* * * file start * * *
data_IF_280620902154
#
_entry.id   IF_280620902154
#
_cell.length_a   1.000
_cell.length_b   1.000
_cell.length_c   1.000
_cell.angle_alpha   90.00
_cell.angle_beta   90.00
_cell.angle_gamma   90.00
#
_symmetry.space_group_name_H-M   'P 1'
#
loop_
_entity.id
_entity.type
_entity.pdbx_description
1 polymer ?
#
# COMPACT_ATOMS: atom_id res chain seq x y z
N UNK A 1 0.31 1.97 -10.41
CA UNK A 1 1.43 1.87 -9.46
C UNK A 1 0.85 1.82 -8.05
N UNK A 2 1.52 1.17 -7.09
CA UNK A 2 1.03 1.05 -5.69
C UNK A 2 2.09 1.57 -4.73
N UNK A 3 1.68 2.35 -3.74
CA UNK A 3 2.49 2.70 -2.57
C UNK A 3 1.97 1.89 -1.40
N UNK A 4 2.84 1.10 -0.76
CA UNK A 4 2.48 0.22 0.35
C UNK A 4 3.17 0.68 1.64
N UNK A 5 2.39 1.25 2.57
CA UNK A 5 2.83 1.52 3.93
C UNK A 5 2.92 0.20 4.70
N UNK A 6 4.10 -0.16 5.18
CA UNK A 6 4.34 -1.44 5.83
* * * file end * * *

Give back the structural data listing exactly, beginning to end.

data_IF_280620902154
#
_entry.id   IF_280620902154
#
_cell.length_a   1.000
_cell.length_b   1.000
_cell.length_c   1.000
_cell.angle_alpha   90.00
_cell.angle_beta   90.00
_cell.angle_gamma   90.00
#
_symmetry.space_group_name_H-M   'P 1'
#
loop_
_entity.id
_entity.type
_entity.pdbx_description
1 polymer ?
#
# COMPACT_ATOMS: atom_id res chain seq x y z
N UNK A 1 0.31 1.97 -10.41
CA UNK A 1 1.43 1.87 -9.46
C UNK A 1 0.85 1.82 -8.05
N UNK A 2 1.52 1.17 -7.09
CA UNK A 2 1.03 1.05 -5.69
C UNK A 2 2.09 1.57 -4.73
N UNK A 3 1.68 2.35 -3.74
CA UNK A 3 2.49 2.70 -2.57
C UNK A 3 1.97 1.89 -1.40
N UNK A 4 2.84 1.10 -0.76
CA UNK A 4 2.48 0.22 0.35
C UNK A 4 3.17 0.68 1.64
N UNK A 5 2.39 1.25 2.57
CA UNK A 5 2.83 1.52 3.93
C UNK A 5 2.92 0.20 4.70
N UNK A 6 4.10 -0.16 5.18
CA UNK A 6 4.34 -1.44 5.83